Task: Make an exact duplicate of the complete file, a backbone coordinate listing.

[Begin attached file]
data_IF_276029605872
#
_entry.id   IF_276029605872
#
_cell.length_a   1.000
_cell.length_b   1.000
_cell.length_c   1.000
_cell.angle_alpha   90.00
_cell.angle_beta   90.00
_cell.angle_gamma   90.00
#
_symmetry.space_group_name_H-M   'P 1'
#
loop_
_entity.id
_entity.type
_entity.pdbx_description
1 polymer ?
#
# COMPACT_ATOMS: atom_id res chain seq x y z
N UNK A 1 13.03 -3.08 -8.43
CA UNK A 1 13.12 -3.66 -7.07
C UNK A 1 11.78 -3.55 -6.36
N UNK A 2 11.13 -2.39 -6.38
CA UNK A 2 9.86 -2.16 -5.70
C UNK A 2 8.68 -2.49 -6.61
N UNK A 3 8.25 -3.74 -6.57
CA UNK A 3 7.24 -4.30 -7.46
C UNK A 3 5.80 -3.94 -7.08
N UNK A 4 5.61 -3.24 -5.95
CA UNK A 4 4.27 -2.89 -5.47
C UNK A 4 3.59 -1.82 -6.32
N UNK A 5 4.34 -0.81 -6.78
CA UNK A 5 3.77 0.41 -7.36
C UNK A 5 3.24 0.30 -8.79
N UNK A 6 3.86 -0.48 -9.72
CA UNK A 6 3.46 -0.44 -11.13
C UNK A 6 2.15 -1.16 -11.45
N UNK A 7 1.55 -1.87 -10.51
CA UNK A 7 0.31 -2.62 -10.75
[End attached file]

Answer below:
data_IF_276029605872
#
_entry.id   IF_276029605872
#
_cell.length_a   1.000
_cell.length_b   1.000
_cell.length_c   1.000
_cell.angle_alpha   90.00
_cell.angle_beta   90.00
_cell.angle_gamma   90.00
#
_symmetry.space_group_name_H-M   'P 1'
#
loop_
_entity.id
_entity.type
_entity.pdbx_description
1 polymer ?
#
# COMPACT_ATOMS: atom_id res chain seq x y z
N UNK A 1 13.03 -3.08 -8.43
CA UNK A 1 13.12 -3.66 -7.07
C UNK A 1 11.78 -3.55 -6.36
N UNK A 2 11.13 -2.39 -6.38
CA UNK A 2 9.86 -2.16 -5.70
C UNK A 2 8.68 -2.49 -6.61
N UNK A 3 8.25 -3.74 -6.57
CA UNK A 3 7.24 -4.30 -7.46
C UNK A 3 5.80 -3.94 -7.08
N UNK A 4 5.61 -3.24 -5.95
CA UNK A 4 4.27 -2.89 -5.47
C UNK A 4 3.59 -1.82 -6.32
N UNK A 5 4.34 -0.81 -6.78
CA UNK A 5 3.77 0.41 -7.36
C UNK A 5 3.24 0.30 -8.79
N UNK A 6 3.86 -0.48 -9.72
CA UNK A 6 3.46 -0.44 -11.13
C UNK A 6 2.15 -1.16 -11.45
N UNK A 7 1.55 -1.87 -10.51
CA UNK A 7 0.31 -2.62 -10.75